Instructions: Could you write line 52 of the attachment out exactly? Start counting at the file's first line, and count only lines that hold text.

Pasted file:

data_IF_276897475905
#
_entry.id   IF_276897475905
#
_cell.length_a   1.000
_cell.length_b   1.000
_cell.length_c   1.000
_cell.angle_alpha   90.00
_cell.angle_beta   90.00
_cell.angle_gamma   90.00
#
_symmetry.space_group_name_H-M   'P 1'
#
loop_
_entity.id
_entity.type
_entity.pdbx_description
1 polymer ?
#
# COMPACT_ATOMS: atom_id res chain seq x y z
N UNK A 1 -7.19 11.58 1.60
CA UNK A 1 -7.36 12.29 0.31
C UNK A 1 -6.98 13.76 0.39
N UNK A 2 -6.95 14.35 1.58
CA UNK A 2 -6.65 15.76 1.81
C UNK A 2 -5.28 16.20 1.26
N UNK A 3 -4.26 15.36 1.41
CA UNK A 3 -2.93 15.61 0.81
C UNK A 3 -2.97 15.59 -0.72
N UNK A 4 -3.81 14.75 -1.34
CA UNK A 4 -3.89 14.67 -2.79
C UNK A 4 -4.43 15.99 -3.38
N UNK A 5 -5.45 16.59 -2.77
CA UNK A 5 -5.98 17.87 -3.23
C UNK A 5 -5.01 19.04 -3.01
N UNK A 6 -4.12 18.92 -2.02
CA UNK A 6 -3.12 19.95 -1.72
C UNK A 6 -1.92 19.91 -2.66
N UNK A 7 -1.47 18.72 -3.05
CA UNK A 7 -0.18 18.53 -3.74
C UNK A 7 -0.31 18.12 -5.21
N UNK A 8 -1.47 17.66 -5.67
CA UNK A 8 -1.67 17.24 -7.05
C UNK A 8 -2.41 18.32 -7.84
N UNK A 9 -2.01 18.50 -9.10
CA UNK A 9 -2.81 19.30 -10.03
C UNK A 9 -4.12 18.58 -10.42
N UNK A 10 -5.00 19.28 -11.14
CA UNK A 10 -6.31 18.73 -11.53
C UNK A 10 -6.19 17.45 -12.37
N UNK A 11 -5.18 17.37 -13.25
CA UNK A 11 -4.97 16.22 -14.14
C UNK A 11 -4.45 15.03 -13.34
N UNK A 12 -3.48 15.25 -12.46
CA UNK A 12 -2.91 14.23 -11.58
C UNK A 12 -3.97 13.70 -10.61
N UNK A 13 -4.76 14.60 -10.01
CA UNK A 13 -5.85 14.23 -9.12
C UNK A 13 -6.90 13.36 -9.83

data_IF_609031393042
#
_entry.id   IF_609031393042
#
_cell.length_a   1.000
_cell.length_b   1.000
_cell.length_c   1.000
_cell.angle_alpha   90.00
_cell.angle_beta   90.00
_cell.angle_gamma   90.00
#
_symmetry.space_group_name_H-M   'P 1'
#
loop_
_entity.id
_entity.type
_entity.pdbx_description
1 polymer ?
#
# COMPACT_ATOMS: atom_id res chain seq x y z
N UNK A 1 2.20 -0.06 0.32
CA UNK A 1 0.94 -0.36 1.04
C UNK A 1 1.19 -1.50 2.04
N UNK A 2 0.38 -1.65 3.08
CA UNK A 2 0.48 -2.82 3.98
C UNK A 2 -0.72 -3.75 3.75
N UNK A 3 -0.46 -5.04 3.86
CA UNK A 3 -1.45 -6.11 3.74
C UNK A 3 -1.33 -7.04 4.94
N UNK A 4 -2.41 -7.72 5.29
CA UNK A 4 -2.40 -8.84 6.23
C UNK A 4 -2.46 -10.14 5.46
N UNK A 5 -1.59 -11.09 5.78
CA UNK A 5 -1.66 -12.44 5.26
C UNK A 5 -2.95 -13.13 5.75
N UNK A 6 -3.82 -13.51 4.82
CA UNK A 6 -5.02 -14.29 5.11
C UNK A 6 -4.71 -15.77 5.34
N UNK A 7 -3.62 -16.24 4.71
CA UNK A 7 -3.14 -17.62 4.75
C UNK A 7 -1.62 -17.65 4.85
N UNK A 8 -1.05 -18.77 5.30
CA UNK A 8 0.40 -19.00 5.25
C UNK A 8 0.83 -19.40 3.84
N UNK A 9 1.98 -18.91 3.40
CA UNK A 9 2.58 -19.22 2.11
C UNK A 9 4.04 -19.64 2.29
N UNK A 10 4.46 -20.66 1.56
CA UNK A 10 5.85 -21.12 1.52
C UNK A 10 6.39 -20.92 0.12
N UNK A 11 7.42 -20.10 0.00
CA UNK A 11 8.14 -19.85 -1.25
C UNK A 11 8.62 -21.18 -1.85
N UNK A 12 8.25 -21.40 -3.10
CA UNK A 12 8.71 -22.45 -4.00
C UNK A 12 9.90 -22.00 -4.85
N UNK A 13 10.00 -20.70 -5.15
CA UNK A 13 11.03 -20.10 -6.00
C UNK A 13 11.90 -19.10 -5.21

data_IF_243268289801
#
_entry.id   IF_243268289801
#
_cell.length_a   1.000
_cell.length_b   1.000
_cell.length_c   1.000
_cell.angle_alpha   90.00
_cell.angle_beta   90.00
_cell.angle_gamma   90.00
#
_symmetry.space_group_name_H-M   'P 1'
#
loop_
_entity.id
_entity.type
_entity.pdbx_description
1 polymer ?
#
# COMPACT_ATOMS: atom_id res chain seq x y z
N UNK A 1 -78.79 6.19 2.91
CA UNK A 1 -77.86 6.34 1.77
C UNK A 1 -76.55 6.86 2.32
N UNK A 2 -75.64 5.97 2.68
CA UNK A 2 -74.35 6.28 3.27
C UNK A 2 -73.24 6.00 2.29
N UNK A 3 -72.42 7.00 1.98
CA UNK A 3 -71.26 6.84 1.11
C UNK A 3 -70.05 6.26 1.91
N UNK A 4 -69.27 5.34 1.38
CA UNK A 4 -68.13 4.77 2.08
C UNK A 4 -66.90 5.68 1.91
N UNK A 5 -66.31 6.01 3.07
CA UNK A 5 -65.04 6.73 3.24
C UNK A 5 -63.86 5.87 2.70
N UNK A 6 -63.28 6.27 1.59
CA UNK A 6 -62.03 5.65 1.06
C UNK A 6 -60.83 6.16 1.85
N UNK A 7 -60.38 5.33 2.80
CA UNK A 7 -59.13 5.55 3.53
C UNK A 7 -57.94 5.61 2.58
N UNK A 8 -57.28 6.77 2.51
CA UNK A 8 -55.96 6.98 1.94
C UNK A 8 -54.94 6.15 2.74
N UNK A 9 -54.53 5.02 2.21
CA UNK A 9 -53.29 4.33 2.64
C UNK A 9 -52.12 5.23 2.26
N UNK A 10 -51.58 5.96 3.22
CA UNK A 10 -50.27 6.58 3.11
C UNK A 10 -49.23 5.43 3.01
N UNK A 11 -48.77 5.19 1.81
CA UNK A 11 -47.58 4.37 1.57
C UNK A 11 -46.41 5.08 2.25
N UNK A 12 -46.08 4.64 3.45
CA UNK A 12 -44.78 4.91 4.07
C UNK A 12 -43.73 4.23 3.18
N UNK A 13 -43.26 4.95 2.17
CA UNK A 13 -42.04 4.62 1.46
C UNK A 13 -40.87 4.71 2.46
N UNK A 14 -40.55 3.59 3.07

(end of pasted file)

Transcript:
CA UNK A 11 -4.97 16.22 -14.14